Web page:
Walmart is removing the need to get your wallet out at the register with a new digital payment method called Walmart Pay.
Launching today in select stores in Bentonville, Ark., where Walmart is headquartered, the feature allows customers to pay for purchases in stores by scanning a QR code displayed at the register with their smartphone, instead of swiping or inserting a card at the payment terminal. Customers can store any payment method — credit card, debit card, prepaid card or gift card — in the Walmart Pay function within the Walmart app. At checkout, users open the Walmart app, select Walmart Pay and use their camera to scan a QR code on the card reader. The code automatically associates the chosen payment method with the customer’s basket and completes the transaction.
“We’re making it as simple to pay in the store as it is to pay online,” says Neil Ashe, Walmart’s CEO of global e-commerce.
The feature is Walmart’s latest bid to reduce the friction that can come from shopping in stores and better serve mobile customers, who are increasingly making up a larger portion of retailers’ customer bases.
This year’s holiday shopping season has seen mobile orders and browsing soar as consumers have become more comfortable shopping on their smartphones. Nearly half of Walmart’s online orders over Thanksgiving weekend came from mobile devices, and customers in stores used the app at nearly twice the rate they did during the same period last year, Walmart executives said. The retailer’s app has 22 million active users.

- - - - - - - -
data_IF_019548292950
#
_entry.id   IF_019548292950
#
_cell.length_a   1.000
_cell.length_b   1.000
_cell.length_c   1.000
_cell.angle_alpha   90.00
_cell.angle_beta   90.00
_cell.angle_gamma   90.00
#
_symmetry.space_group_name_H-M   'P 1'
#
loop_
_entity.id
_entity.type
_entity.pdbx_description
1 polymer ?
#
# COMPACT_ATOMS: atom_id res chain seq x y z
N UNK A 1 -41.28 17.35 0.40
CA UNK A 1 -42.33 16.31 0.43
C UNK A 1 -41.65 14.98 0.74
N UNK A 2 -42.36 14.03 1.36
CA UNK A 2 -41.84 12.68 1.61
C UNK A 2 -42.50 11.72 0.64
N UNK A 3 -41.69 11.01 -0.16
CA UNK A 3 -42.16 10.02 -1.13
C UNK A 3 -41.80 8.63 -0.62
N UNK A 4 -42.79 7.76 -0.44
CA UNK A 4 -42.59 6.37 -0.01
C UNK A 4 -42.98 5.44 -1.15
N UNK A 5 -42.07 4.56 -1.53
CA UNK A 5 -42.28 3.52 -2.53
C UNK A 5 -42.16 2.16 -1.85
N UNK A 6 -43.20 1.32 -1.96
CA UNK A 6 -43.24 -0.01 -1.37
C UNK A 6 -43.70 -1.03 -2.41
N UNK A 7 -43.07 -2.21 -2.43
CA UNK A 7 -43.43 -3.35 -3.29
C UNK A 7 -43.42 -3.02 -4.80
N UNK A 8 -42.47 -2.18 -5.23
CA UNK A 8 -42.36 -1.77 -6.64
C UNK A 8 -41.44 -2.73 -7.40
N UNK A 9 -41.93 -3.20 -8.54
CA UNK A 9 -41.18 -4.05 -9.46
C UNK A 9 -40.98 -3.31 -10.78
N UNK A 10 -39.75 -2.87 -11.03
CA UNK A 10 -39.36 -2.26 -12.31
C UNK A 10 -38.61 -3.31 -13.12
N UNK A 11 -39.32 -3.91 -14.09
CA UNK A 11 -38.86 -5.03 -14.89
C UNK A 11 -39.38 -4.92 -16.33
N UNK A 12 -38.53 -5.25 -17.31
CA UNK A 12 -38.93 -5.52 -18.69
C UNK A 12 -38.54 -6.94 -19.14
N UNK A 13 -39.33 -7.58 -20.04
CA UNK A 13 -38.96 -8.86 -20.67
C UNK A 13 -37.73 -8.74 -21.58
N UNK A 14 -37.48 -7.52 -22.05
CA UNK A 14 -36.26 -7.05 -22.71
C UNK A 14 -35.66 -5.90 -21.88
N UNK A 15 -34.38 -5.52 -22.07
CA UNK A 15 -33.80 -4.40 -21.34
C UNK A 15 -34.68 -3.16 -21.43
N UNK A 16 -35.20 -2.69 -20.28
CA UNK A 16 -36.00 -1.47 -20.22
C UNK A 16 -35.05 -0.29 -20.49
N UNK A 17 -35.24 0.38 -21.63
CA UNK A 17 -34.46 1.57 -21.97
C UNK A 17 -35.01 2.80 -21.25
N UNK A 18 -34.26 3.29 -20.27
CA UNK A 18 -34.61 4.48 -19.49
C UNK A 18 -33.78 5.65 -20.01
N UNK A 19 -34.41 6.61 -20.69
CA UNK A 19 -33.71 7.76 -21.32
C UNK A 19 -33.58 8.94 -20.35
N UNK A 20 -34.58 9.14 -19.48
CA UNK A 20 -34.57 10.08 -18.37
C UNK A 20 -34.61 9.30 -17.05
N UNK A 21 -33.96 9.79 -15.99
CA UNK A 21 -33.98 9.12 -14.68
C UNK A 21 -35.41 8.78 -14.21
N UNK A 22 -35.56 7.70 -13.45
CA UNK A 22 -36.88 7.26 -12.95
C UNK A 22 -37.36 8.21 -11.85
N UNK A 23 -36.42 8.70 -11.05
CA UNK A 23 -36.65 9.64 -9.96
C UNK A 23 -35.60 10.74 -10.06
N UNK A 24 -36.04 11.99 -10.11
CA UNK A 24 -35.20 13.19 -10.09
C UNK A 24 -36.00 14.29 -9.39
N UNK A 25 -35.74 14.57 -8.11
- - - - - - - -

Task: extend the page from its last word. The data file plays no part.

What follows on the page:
Walmart is hoping the payment feature — which is expected to be in all stores nationwide by the first half of 2016 — will help drive loyalty with shoppers by making “the app even more valuable to our customer,” and helping the company “build a deeper relationship with them,” Ashe says. But while it may make the checkout process faster and more convenient for customers, some question how much Walmart Pay will help the retailer’s underlying business.
“It’s not a game-changer, in my opinion,” says Brian Yarbrough, consumer research analyst with Edward Jones. “It’s not going to drive more customers to Walmart.”
Walmart doesn’t currently accept any type of mobile wallet, such as Apple Pay or Samsung Pay. The company developed Walmart Pay as a solution that works across devices, operating systems and payment types.
“We needed a solution that offered mobile payment access to as many of our customers as possible,” says Daniel Eckert, senior vice president of services for Walmart U.S.
Still, the new payment function is also a possible indication that Walmart could integrate with Apple Pay in the future. Walmart Pay has the ability to integrate with other mobile wallets as a preferred payment type, Eckert says, though Walmart hasn’t struck up any specific partnerships at this time.
At the same time, Walmart Pay comes on top of Walmart’s involvement with a retailer-backed group called Merchant Customer Exchange that is testing its own mobile wallet, called CurrentC, which also relies on QR codes to process purchases. Walmart Pay isn’t meant to override those efforts, Ashe says, and Eckert stresses that the two payment options are “really different solutions,” given CurrentC can be used by multiple retailers.
Walmart Pay will also let customers do things like split their payment between multiple payment types and add their Savings Catcher balances as a payment type. Savings Catcher is a Walmart app service that allows customers to upload pictures of their receipts and then scans those receipts to see if competitors offered lower prices on any items. If they did, Walmart refunds the difference with an e-gift card.